Photo by Joe Boyle
A tax-generating business district within the boundaries of the Chicago Ridge Mall has been approved to bring Dick’s Sporting Goods in to replace the vacated Carson’s.
By Dermot Connolly
The Chicago Ridge village officials have approved a targeted sales tax hike in order to boost redevelopment of the Chicago Ridge Mall.
The board established a tax-generating business district within the boundaries of the Chicago Ridge Mall as part of a redevelopment agreement to bring Dick’s Sporting Goods in to anchor the location vacated by Carson’s over two years ago.
Officials voted to create the district following a public hearing held before the regular village board meeting on July 7. The redevelopment agreement was made with the owners of the mall. Both meetings were held remotely via Zoom.
During the public hearing, village attorney Michael Stillman explained that the business district will include the main mall but not Chicago Ridge Commons to the south. Its exact boundaries are between 95 th and 99 th streets, from Ridgeland Avenue on the east to Newland Avenue to the west.
A 0.5 percent tax will be added to purchases made in the mall, according to the agreement with Starwood Retail Partners, the owners of the mall. The agreement calls for the village and Starwood to split the $10 million cost of redeveloping the former Carson’s site and make other mall improvements. The 0.5 percent tax will be used to pay off $4 million in municipal bonds being issued by the village.
The remaining $1 million will be raised by the village sharing the 2-percent home rule sales tax generated within the mall. “Usually, we get 2 cents (of every dollar spent) but we will give Starwood 1 cent of that,” said Stillman.
Technically, the business district could remain in place for as long as 23 years, but the agreement calls for it to be dissolved 270 days after the last payment is made on the debt. It is not expected to last more than a couple of years.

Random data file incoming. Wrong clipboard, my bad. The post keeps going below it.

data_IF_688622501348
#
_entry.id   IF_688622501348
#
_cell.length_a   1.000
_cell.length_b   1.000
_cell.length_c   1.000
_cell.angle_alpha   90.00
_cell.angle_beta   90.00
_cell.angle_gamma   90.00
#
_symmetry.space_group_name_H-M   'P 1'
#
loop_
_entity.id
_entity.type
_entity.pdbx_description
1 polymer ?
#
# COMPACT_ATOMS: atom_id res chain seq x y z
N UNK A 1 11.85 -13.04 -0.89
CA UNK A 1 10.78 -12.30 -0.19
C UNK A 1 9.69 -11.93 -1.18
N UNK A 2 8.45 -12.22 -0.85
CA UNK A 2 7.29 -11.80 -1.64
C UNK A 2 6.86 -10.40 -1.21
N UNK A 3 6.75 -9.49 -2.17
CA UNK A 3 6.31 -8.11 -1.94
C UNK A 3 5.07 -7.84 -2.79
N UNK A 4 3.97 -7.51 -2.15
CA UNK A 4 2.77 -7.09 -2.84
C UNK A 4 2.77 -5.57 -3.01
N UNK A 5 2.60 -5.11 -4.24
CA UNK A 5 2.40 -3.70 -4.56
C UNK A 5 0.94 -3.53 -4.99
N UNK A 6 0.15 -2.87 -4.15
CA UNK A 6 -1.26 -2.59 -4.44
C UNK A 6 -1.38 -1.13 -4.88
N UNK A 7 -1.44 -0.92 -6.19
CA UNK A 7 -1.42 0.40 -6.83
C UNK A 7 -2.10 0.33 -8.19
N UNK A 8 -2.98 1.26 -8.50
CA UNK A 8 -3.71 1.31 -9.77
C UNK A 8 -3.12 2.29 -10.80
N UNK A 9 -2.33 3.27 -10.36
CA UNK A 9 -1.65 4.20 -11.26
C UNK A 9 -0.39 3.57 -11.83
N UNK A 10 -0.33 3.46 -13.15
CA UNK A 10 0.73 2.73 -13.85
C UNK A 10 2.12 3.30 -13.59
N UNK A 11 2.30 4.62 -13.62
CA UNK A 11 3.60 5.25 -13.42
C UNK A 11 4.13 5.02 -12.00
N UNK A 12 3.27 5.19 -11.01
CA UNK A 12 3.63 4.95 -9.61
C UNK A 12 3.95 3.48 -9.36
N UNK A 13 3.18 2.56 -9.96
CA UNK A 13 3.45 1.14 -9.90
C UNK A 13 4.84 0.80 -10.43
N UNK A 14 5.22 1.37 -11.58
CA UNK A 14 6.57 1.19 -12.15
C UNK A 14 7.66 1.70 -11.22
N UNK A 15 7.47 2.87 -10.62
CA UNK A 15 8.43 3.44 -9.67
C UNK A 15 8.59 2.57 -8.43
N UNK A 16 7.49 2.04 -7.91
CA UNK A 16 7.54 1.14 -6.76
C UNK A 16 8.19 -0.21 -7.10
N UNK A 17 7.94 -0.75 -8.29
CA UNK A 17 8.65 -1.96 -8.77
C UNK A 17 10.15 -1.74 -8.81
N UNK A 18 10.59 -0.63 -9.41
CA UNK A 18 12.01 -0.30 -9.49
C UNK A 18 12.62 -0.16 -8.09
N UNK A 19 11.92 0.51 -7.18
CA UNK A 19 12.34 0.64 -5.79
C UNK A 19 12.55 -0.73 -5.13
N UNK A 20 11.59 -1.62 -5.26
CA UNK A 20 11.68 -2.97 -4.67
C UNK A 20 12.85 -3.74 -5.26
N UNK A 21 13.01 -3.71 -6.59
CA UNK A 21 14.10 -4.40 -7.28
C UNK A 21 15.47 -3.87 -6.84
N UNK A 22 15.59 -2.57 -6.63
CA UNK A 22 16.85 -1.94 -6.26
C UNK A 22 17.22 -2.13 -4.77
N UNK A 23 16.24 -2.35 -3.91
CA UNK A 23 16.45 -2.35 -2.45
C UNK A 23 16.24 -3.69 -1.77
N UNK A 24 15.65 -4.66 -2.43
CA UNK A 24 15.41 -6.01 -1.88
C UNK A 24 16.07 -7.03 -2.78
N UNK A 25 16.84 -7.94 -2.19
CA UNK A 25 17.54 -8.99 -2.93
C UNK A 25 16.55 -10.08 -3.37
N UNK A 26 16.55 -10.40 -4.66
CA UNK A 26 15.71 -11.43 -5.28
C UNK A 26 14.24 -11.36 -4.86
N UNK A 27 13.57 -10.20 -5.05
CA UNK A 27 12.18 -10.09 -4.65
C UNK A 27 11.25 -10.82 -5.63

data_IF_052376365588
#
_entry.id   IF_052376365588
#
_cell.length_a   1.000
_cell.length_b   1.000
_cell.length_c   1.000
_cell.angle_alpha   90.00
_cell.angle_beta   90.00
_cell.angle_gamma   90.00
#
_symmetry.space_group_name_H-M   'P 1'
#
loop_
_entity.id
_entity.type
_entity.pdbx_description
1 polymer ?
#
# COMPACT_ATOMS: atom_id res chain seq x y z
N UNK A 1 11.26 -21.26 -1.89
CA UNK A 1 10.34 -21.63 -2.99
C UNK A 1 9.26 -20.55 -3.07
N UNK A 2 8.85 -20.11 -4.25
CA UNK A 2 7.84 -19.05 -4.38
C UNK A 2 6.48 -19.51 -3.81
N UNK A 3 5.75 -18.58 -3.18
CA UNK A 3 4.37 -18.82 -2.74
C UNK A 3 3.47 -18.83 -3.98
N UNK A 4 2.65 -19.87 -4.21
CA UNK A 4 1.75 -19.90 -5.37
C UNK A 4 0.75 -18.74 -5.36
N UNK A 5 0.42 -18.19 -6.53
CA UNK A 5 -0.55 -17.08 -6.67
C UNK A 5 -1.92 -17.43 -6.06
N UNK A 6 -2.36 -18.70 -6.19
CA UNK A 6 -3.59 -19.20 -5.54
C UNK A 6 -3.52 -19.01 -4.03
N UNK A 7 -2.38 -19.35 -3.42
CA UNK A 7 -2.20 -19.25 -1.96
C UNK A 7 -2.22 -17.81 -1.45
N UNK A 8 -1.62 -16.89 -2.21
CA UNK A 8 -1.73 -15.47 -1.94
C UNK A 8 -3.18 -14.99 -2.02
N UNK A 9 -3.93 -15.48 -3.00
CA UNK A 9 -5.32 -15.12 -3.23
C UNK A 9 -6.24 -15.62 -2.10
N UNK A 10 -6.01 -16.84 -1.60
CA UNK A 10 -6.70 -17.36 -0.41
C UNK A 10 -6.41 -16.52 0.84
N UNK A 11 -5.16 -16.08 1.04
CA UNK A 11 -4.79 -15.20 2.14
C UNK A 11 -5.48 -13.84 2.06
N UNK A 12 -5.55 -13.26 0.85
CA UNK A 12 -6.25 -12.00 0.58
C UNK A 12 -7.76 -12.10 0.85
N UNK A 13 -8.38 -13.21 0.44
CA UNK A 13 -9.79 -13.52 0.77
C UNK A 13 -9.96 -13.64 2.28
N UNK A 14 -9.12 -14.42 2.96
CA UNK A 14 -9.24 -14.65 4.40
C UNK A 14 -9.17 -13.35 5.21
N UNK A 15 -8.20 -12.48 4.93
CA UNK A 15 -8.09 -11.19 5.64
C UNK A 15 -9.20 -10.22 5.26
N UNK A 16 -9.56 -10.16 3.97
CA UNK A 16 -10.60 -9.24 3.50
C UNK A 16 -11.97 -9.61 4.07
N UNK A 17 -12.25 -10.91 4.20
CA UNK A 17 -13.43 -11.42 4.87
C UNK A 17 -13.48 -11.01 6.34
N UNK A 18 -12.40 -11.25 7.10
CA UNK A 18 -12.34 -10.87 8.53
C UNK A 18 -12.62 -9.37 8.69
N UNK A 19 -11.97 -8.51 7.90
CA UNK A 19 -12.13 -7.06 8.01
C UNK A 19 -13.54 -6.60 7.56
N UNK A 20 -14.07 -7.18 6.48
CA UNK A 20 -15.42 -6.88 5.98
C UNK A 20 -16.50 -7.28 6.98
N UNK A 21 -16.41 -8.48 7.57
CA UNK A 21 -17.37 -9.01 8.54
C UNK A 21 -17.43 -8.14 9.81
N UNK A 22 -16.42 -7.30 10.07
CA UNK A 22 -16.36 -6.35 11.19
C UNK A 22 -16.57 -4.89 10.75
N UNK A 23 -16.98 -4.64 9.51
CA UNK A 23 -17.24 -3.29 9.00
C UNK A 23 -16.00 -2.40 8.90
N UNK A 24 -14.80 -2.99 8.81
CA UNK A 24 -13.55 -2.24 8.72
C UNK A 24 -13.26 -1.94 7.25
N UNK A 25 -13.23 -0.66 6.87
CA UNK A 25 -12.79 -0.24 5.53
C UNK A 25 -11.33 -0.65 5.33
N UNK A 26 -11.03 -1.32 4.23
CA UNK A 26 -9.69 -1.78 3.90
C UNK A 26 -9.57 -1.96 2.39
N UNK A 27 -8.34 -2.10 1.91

“ We would like you to know how much we appreciate the partnership and what an opportunity it is for everyone,” said Starwood attorney Donna Pugh.
“ We are pretty excited about it as well,” said Mayor Chuck Tokar.
Trustee Roger Meslar asked whether there is any chance that the current COVID-19 pandemic conditions could delay or otherwise affect the timetable for the plans?
“ It is not a worry. (Dick’s Sporting Goods) are really excited about this. It is all systems go, we don’t see that it is going to be an impediment to getting this store opened next summer,” said Vince Corno, the chief operating officer for Starwood.
Corno said Dick’s Sporting Goods is expected to finalize the lease agreement to take over 50,000 square feet of the Carson’s site within weeks.
“ Remodeling will begin this fall.,” Corno said. “It is a fast-track process on both sides.”
“ A lot of people are excited about it. But I don’t think anyone is more excited than myself or the members of the board,” said Tokar.
The board also handled several other business-related matters at the meeting. These included reducing the allowable number of cannabis dispensaries in the village from three to one, at least temporarily.
Tokar said multiple national cannabis dispensary companies have expressed interest in opening a site in the village, but they all are looking for a contract that would allow no competition in the village until the end of 2021.
“ We are not likely to get more than one in that time frame, and thereafter, there would be 1.2-mile separation between any dispensaries in the village.
The board also discussed a proposal put forward by Dustin Courtright to open a coffeehouse called Espresso Palette in an existing building at 5730 W. 111 th St.
“ We are looking to make it an arthouse café. We want to make it a place where people can come in and have a coffee, or a beer or wine, and look at the artwork on display,” said Courtright, an artist who also plans to have video gaming. The building needs to be renovated to make the bathrooms handicapped-accessible.
“ We would focus on the main floor, the showroom to display art, a café and a small bar with specialty coffee drinks and some beer and wine,” he said.
Courtright said his café would share the 13-space parking lot owned by Jenny’s Steakhouse, located just to the west, between the restaurant and the café. An existing garage on the site would also be razed to provide five more parking spots.
“ I would recommend that the Planning and Zoning (committee) take a look at it and make sure it meets our requirement for the parking lot,” said Stillman, suggesting that a variance may be required.
Lastly, the board upheld a recommendation by the Planning and Zoning Committee following a June 25 public hearing to deny a business license to someone who wanted to open a truck-dispatching center in a storefront at 10139 S. Harlem Ave.
The site is just north of the former Yellow Freight yard, which the village would like to see redeveloped, but Tokar said one has nothing to do with the other. The village is involved in an ongoing court case with the current owners of the vacant freight yard, who want to reopen the site in defiance of a village ordinance prohibiting another trucking terminal from opening there.